Our political process involves a constant give and take, a continuous series of trade-offs. From this system of compromise, we get legislation that reflects input from many sectors of our society and addresses many needs and interests.
            Obviously, not everyone can be pleased, but at least all sides are considered.
            However, on religious issues there can be little or no compromise. There is no position on which people are so immovable as their religious beliefs. There is no more powerful ally one can claim in a debate than Jesus Christ, or God, or Allah, or whatever one calls this supreme being.
But like any powerful weapon, the use of God's name on one's behalf should be used sparingly.
The religious factions that are growing throughout our land are not using their religious clout with wisdom. They are trying to force government leaders into following their position 100 percent. If you disagree with these religious groups on a particular moral issue, they cajole, they complain, they threaten you with a loss of money or votes or both.
In the past couple years, I have seen many news items that referred to the moral majority, pro-life and other religious groups as "the new right," and the "new conservatism." Well, I have spent quite a number of years carrying the flag of the "old conservatism." And I can say with conviction that the religious issues of these groups have little or nothing to do with conservative or liberal politics.
The uncompromising position of these groups is a divisive element that could tear apart the very spirit of our representative system, if they gain sufficient strength.
As it is, they are diverting us away from the vital issues that our Government needs to address. We are facing serious economic and military dangers in this country today, and we need to make a concerted effort to correct our problems in these areas.
But far too much of the time of Members of Congress and officials in the executive branch is used up dealing with special interest groups on issues like abortion, school busing, ERA, prayer in schools, and pornography.  While these are important moral issues, they are secondary right now to our national security and economic survival.
I must make it clear that I do not condemn these groups for what they believe. I happen to share many of the values emphasized by these organizations.
I, too, believe that we Americans should return to our traditional values concerning morality, family closeness, self-reliance, and a day's work for a day's pay. These are the values our forebears clung to as they built this Nation into the citadel of freedom it is today.
And, I, too, have been pleased with the swing of the pendulum for in recent years to the conservative, moral end of the spectrum.
But I object to certain groups jumping on that pendulum and then claiming that they caused it to swing in the first place.
And I'm frankly sick and tired of the political preachers across this country telling me as a citizen that if I want to be a moral person, I must believe in 'A,' 'B,' 'C,' and 'D.' Just who do they think they are? And from where do they presume to claim the right to dictate their moral beliefs to me?
And I am even more angry as a legislator who must endure the threats of every religious group who thinks it has some God-granted right to control my vote on every roll call in the Senate.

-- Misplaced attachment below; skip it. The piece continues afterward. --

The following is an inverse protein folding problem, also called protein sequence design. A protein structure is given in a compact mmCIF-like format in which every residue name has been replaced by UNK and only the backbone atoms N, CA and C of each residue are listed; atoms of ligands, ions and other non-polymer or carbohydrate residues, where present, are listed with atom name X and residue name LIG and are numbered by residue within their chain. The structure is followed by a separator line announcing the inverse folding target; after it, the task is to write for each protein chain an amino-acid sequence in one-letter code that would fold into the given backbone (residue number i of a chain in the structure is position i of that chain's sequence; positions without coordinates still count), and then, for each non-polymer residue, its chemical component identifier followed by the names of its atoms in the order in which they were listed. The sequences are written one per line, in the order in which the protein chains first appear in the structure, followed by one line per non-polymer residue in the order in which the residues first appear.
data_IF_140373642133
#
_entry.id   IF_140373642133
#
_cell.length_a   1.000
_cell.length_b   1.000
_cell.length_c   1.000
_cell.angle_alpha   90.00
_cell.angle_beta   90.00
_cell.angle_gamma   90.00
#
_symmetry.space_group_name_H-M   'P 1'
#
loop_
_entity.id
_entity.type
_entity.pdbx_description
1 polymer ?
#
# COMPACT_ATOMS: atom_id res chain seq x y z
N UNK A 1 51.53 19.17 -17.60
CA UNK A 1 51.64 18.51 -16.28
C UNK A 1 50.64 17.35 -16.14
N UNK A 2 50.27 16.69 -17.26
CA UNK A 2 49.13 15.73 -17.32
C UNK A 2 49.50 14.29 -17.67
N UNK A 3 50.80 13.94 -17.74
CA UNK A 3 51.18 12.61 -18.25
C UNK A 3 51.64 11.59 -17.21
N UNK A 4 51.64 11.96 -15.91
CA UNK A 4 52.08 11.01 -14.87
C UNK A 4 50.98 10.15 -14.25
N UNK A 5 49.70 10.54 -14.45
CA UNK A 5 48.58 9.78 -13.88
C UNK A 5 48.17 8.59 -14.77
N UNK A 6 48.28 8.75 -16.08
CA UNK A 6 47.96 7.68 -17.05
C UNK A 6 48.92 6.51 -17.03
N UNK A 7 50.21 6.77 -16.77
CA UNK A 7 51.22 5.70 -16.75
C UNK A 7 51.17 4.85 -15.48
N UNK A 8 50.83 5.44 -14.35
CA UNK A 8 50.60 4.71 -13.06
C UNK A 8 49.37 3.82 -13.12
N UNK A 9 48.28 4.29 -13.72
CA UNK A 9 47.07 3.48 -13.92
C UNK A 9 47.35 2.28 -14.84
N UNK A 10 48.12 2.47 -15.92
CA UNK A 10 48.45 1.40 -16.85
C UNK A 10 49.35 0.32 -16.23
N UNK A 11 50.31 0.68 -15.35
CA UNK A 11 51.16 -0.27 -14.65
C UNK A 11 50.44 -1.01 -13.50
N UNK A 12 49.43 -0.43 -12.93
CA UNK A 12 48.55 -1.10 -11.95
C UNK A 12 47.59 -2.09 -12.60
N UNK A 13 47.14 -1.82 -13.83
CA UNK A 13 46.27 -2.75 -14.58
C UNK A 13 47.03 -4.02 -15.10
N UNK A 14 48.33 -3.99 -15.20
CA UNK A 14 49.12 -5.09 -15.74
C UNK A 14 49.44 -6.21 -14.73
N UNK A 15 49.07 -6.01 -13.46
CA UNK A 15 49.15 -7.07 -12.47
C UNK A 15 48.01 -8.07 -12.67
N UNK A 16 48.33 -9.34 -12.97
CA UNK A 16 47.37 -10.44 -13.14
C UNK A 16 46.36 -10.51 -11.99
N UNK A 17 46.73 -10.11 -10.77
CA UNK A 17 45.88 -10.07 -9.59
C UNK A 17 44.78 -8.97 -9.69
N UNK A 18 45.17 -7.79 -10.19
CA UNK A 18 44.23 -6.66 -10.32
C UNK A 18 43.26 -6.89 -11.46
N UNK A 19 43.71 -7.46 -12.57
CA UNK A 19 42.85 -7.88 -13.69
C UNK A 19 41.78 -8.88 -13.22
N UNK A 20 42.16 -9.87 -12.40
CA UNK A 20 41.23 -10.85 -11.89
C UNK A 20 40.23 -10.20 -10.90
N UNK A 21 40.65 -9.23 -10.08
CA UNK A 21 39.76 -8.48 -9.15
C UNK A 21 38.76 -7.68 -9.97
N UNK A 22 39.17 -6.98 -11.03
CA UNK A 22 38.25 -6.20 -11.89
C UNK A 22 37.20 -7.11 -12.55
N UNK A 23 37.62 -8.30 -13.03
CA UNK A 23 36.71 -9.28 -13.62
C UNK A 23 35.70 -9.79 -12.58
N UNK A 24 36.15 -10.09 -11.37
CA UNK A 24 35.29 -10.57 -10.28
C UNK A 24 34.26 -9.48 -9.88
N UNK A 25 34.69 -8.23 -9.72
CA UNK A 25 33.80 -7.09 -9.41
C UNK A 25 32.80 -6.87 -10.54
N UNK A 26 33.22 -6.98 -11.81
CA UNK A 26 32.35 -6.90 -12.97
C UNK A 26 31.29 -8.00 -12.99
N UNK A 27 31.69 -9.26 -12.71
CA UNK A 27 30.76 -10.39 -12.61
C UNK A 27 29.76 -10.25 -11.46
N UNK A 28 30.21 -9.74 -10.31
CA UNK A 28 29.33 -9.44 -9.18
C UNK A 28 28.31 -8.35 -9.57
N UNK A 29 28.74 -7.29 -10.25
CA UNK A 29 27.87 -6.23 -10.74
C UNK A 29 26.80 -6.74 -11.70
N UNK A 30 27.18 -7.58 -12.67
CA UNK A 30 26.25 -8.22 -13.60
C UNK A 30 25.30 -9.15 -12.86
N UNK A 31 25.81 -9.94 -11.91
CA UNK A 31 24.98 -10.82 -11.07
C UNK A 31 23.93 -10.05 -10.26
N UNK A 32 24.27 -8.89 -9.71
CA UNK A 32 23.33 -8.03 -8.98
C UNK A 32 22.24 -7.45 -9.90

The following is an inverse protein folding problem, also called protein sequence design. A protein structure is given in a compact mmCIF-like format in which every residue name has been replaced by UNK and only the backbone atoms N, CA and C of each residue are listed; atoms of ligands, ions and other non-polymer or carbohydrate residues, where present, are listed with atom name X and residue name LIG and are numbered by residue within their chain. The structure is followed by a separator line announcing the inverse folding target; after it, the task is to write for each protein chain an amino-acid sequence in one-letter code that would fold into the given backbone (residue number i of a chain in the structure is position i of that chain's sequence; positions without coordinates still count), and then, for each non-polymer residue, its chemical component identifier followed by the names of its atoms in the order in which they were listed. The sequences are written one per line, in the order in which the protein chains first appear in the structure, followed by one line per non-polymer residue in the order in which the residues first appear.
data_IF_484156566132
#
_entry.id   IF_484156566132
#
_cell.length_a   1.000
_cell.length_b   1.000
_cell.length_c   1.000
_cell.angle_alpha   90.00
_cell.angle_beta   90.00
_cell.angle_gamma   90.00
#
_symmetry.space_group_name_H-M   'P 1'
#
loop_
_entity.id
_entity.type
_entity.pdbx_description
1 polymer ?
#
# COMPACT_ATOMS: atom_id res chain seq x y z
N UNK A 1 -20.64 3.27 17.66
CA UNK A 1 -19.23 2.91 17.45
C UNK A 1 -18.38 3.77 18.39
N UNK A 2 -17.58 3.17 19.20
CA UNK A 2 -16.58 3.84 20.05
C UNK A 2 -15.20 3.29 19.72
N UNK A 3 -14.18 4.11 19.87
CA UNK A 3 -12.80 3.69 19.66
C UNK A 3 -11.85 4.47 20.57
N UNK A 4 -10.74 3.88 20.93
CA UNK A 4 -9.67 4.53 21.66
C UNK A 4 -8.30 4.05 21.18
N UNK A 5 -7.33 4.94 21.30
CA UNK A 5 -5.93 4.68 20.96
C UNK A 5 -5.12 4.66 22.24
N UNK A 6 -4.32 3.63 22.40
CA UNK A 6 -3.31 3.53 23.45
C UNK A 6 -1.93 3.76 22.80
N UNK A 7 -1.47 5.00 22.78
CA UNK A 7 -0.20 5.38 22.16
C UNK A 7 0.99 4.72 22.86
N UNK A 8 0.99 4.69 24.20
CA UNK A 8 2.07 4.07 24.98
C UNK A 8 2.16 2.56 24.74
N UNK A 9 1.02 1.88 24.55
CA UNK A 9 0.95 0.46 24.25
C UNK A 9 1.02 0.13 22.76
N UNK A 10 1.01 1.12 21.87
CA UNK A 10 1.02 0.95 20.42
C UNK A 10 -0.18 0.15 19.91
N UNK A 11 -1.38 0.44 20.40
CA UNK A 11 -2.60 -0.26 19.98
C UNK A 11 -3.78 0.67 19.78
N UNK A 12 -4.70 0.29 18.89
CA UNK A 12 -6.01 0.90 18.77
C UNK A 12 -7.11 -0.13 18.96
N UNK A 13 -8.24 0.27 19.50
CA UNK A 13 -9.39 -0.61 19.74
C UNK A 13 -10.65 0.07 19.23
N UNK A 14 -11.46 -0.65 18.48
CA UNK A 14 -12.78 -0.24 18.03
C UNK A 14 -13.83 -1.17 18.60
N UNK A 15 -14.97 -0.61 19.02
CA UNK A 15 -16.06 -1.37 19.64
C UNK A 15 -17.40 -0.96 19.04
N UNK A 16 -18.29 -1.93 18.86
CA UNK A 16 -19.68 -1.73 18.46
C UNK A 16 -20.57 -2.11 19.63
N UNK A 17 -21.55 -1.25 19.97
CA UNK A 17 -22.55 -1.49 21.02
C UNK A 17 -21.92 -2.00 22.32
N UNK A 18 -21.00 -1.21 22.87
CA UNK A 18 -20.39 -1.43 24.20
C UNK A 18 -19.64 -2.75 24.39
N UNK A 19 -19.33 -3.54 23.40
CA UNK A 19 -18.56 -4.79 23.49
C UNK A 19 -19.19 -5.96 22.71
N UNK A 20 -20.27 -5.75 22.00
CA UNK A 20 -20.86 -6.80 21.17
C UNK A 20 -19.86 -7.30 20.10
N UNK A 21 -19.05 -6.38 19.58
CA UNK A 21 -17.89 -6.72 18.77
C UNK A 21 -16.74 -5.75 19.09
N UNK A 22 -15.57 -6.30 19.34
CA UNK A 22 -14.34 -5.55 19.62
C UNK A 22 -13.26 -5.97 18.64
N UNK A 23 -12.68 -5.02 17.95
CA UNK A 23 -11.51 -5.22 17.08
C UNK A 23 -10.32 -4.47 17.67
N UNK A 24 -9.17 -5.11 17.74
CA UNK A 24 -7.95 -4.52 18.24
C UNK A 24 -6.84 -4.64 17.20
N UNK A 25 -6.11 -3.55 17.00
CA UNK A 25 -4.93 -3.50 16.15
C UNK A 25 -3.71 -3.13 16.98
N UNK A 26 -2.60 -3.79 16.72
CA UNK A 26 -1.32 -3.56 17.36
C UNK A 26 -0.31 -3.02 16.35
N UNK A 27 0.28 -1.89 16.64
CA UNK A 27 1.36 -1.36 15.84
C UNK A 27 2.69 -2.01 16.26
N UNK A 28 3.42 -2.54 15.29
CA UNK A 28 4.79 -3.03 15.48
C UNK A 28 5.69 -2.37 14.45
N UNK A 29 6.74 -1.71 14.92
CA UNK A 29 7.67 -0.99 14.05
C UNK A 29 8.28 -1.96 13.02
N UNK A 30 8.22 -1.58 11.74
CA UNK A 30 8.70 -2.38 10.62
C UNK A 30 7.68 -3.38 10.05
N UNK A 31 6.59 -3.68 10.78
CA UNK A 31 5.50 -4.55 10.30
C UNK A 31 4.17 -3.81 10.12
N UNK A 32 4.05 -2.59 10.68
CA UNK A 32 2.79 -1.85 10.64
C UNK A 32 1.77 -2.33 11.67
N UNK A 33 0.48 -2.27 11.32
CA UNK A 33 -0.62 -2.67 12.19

I am warning them today: I will fight them every step of the way if they try to dictate their moral convictions to all Americans in the name of conservatism.
This unrelenting obsession with a particular goal destroys the perspective of many decent people with whom I think I agree on most issues.  In the quest for moral righteousness they have become easy prey to manipulation and misjudgment.
A prime example was the recent nomination of Sandra O'Connor as a Supreme Court justice and the ensuing uproar over her stand on abortion.
The abortion issue has nothing to do with being conservative or liberal. I happen to oppose abortion, but there are many fine conservatives who would go along with regulated abortions.  In fact, my own wife believes that a woman should have the freedom of choice for herself whether she is capable of continuing the pregnancy and then raising the child.
I disagree with her on that. Yet I respect her right to disagree. If I expected her to agree with me on every issue we would be in a lot of trouble.
And the same goes for prospective Supreme Court justices. No single issue should ever decide the fitness of a Supreme Court justice. To think otherwise is to go against the integrity of the Constitution.
There are many broad issues addressed each day by a jurist that are much more revealing of how that person might perform on a High Court. A judge’s attitude on a private property rights, State sovereignty, statutory construction, and treatment of criminals tells me more about whether a person is conservative than his or her stand on abortion.
Of course, the saddest part of the whole dispute was that Judge O’Connor was attacked by these religious factions for a position she does not hold. She opposes abortion and said so. I firmly believe that she recognizes the authority of legislatures to regulate it.
She will make an excellent justice of the Supreme Court. She will make President Reagan proud that he chose her as the best of all candidates—men or women.
And the religious factions will go on imposing their will on others unless the decent people connected to them recognize that religion has no place in public policy.
They must learn to make their views known without trying to make their views the only alternative.
The great decisions of Government cannot be dictated by the concerns of religious factions.  This was true in the days of Madison, and it is just as true today.
We have succeeded for 205 years in keeping the affairs of State separate from the uncompromising idealism of religious groups and we must not stop now.
To retreat from that separation would violate the principles of conservatism and the values upon which the framers built this democratic republic.